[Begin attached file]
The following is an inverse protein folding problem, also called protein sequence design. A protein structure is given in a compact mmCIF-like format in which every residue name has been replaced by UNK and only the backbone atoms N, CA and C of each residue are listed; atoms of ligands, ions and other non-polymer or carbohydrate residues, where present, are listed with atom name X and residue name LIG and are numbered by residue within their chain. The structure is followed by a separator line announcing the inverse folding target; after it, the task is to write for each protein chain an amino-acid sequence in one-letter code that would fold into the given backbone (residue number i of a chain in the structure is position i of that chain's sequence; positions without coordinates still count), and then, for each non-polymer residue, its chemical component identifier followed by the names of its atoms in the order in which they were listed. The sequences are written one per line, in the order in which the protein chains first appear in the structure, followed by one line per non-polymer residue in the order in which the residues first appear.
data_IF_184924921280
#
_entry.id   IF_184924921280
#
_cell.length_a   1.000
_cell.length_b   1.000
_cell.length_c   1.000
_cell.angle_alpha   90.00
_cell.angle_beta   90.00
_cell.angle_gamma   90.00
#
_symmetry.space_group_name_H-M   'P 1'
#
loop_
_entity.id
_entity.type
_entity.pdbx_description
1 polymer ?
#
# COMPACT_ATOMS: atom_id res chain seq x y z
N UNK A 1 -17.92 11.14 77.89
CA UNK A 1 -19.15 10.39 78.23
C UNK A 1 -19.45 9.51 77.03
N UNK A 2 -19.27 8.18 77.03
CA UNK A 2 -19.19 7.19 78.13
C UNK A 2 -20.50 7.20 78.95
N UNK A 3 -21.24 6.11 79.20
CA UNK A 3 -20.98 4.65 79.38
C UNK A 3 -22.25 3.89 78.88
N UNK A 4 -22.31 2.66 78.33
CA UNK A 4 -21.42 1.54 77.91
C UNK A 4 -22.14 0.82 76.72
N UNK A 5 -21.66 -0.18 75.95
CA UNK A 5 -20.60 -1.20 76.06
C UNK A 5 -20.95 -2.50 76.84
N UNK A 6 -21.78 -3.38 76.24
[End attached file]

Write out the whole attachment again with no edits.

The following is an inverse protein folding problem, also called protein sequence design. A protein structure is given in a compact mmCIF-like format in which every residue name has been replaced by UNK and only the backbone atoms N, CA and C of each residue are listed; atoms of ligands, ions and other non-polymer or carbohydrate residues, where present, are listed with atom name X and residue name LIG and are numbered by residue within their chain. The structure is followed by a separator line announcing the inverse folding target; after it, the task is to write for each protein chain an amino-acid sequence in one-letter code that would fold into the given backbone (residue number i of a chain in the structure is position i of that chain's sequence; positions without coordinates still count), and then, for each non-polymer residue, its chemical component identifier followed by the names of its atoms in the order in which they were listed. The sequences are written one per line, in the order in which the protein chains first appear in the structure, followed by one line per non-polymer residue in the order in which the residues first appear.
data_IF_184924921280
#
_entry.id   IF_184924921280
#
_cell.length_a   1.000
_cell.length_b   1.000
_cell.length_c   1.000
_cell.angle_alpha   90.00
_cell.angle_beta   90.00
_cell.angle_gamma   90.00
#
_symmetry.space_group_name_H-M   'P 1'
#
loop_
_entity.id
_entity.type
_entity.pdbx_description
1 polymer ?
#
# COMPACT_ATOMS: atom_id res chain seq x y z
N UNK A 1 -17.92 11.14 77.89
CA UNK A 1 -19.15 10.39 78.23
C UNK A 1 -19.45 9.51 77.03
N UNK A 2 -19.27 8.18 77.03
CA UNK A 2 -19.19 7.19 78.13
C UNK A 2 -20.50 7.20 78.95
N UNK A 3 -21.24 6.11 79.20
CA UNK A 3 -20.98 4.65 79.38
C UNK A 3 -22.25 3.89 78.88
N UNK A 4 -22.31 2.66 78.33
CA UNK A 4 -21.42 1.54 77.91
C UNK A 4 -22.14 0.82 76.72
N UNK A 5 -21.66 -0.18 75.95
CA UNK A 5 -20.60 -1.20 76.06
C UNK A 5 -20.95 -2.50 76.84
N UNK A 6 -21.78 -3.38 76.24